OCP4

Autoscaling OpenShift Workloads With Custom Prometheus Metrics

Kubernetes enables the automated scaling of applications to meet workload demands. Historically only memory and CPU consumption could be considered in scaling decisions, but the OpenShift Custom Metrics Autoscaler operator and KEDA remove that limitation. Read on to learn how OpenShift enables auto scaling based on the metrics that are important to your business.

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OpenShift Virtualization on vSphere

OpenShift Virtualization builds upon KubeVirt to provide a container native home for your virtual machine workloads. While bare metal is the only officially support platform today, this post will walk through enabling OpenShift Virtualization on vSphere in a lab environment. With nested virtualization you’ll be able to spin up containerized VMs bridged to your physical networks.

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Debugging AWS STS Authentication for OpenShift Operators

OpenShift supports granular AWS permissions for pods running cluster operators or even user applications. This enhances security by providing only the necessary privileges and nothing more. This post explores debugging authN and authZ of pods attempting to use fine grained IAM roles in combination with AWS secure token service.

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Deploying a Cross-platform Windows and Linux Application to OpenShift

An application can sometimes require diverse components that span technology stacks. There may be a depency on a legacy component built for Windows which may not be suitable for deployment to Linux. The good news is it may still be suitable for deployment to Kubernetes. With a Windows node in your OpenShift cluster you can deploy cross-platform applications that can simultaneously leverage the strengths of Linux and Windows.

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Adding a Windows Node to an OpenShift Cluster

The Windows Machine Config Operator builds and configures Windows machines to act as nodes in an OpenShift cluster enabling cross platform workloads. This post will demonstrate the addition of a Windows node to an existing cluster and explore the integration of Windows and Kubernetes.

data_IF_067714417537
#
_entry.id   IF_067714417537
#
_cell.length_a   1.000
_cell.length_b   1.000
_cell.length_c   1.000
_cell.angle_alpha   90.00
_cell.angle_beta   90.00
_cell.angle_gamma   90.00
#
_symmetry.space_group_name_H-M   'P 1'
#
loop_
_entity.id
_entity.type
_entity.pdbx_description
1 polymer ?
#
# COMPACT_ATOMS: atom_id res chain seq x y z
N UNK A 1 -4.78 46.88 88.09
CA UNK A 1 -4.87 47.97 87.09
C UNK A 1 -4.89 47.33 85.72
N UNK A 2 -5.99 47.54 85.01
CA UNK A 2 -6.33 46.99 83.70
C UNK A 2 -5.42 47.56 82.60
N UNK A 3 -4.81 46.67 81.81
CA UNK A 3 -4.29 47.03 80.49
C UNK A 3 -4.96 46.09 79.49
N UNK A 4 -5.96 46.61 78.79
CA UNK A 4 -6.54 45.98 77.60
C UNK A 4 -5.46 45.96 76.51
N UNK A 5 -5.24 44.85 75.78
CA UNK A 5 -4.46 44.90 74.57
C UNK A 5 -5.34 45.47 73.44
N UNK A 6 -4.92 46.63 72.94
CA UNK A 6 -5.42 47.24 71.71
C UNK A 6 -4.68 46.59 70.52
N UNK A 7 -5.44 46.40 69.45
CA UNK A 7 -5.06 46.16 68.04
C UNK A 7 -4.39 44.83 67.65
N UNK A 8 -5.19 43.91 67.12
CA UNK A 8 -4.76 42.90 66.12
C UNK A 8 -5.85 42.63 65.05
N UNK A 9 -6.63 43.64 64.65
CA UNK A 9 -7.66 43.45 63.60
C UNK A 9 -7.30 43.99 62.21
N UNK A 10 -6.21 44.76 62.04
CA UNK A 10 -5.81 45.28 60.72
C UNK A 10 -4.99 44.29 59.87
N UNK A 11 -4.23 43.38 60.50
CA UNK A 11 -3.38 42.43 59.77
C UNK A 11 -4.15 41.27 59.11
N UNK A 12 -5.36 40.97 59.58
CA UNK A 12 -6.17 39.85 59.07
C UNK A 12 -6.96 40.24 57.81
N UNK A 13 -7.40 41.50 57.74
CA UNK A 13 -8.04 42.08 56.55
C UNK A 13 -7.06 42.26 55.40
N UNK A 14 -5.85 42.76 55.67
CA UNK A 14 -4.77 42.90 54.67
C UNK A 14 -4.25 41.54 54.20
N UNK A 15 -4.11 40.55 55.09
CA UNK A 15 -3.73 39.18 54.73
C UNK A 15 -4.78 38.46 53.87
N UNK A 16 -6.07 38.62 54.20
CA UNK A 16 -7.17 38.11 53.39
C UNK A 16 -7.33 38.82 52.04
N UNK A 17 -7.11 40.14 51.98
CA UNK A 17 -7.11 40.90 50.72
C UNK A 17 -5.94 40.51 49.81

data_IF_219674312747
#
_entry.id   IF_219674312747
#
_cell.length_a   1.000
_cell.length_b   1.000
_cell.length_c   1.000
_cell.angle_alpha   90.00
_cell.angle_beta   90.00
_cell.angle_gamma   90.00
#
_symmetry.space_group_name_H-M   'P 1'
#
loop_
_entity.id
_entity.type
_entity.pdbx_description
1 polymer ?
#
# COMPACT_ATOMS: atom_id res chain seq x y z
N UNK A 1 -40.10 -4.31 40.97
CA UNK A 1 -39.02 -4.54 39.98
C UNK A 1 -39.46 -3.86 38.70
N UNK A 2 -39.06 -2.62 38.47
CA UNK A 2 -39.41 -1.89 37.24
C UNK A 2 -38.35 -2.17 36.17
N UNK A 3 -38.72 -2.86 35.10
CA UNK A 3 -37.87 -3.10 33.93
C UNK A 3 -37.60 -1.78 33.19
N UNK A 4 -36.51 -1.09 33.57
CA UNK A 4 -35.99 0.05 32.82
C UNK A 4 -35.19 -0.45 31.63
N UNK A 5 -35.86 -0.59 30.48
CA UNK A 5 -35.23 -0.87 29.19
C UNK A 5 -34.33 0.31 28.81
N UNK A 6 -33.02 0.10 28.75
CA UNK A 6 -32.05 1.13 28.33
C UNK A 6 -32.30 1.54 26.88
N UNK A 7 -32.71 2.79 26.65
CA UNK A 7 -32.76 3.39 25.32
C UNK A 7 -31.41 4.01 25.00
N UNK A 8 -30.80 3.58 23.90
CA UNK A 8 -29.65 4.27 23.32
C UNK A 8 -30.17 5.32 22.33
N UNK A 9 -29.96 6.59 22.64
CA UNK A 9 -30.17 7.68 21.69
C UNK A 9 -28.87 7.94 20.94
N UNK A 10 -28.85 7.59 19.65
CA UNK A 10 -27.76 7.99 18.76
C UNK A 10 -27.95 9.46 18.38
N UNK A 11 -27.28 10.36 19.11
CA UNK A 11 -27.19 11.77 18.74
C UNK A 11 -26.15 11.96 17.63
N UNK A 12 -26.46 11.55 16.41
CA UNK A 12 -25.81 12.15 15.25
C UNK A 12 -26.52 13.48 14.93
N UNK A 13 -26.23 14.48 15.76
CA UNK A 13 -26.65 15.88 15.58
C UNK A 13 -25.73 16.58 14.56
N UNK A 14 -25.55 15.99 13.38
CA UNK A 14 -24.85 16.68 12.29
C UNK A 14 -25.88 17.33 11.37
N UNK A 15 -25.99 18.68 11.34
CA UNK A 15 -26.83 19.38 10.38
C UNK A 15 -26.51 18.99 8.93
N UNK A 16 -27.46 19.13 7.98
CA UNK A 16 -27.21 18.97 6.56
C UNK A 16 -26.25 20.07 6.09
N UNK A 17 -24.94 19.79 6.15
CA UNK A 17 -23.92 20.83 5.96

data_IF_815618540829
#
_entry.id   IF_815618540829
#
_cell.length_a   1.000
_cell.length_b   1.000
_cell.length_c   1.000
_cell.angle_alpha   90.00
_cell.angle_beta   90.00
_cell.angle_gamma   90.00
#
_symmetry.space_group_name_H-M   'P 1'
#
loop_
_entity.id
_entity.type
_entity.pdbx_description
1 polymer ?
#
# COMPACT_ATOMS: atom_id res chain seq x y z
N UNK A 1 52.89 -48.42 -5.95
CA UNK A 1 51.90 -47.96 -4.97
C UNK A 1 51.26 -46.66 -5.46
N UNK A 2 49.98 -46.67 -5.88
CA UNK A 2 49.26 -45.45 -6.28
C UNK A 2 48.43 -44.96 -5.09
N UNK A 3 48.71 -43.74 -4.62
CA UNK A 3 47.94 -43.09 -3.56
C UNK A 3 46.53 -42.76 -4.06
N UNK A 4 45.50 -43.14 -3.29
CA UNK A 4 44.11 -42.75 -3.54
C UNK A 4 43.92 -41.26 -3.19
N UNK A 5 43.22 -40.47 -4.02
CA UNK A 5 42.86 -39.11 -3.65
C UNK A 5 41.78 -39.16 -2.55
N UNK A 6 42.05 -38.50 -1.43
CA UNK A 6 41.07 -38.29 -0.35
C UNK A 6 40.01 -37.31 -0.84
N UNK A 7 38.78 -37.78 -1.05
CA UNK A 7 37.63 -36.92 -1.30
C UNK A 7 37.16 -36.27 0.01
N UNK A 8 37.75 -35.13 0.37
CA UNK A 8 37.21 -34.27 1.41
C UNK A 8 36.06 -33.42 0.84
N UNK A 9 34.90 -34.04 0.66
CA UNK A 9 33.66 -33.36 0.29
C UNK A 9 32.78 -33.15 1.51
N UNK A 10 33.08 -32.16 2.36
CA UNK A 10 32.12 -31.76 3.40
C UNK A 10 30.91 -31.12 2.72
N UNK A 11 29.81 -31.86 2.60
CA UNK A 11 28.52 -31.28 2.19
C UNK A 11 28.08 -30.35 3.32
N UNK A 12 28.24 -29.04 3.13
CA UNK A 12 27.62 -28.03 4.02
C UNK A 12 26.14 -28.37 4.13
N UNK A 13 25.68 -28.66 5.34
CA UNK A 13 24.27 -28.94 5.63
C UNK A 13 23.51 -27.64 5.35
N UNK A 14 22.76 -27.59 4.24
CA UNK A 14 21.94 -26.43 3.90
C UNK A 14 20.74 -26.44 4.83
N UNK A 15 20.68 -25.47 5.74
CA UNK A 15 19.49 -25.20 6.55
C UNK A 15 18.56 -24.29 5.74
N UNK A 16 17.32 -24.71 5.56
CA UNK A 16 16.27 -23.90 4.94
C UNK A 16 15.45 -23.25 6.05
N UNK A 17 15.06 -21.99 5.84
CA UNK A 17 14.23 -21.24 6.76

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Installing OpenShift on Azure for Windows Containers

Adding support for Windows nodes in your OpenShift cluster is a day 2 operation that requires preparation at install time. It is important to accommodate the hybrid networking requirements for Windows Kubernetes nodes. Azure specific tasks and gotchas are highlighted in this part 1 of 3 while laying the groundwork applicable to deploying OpenShift on any provider in preparation for managing Windows containers.

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How do OpenShift Over The Air Updates Work?

OpenShift 4 extends the operator pattern introduced by CoreOS, and enables automated management of the Kubernetes cluster and the underlying resources including machine instances and operating system configuration. Operator driven over the air updates enable automated updates much like you are accustomed to receiving for your smart phone. What follows is a a technical exploration of the OpenShift over the air updates implementation. Operators All the Way Down What is an “Operator”?

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OpenShift 4 on OpenStack Networking and Installation

OpenShift Containter Platform 4 is much more like Tectonic than OpenShift 3. Particularly when it comes to installation and node management. Rather then building machines and running an Ansible playbook to configure them you now have the option of setting a fewer paramters in an install config running an installer to build and configure the cluster from scratch. I would like to illustrate how the basics of the networking might look when installing OpenShift on OpenStack.

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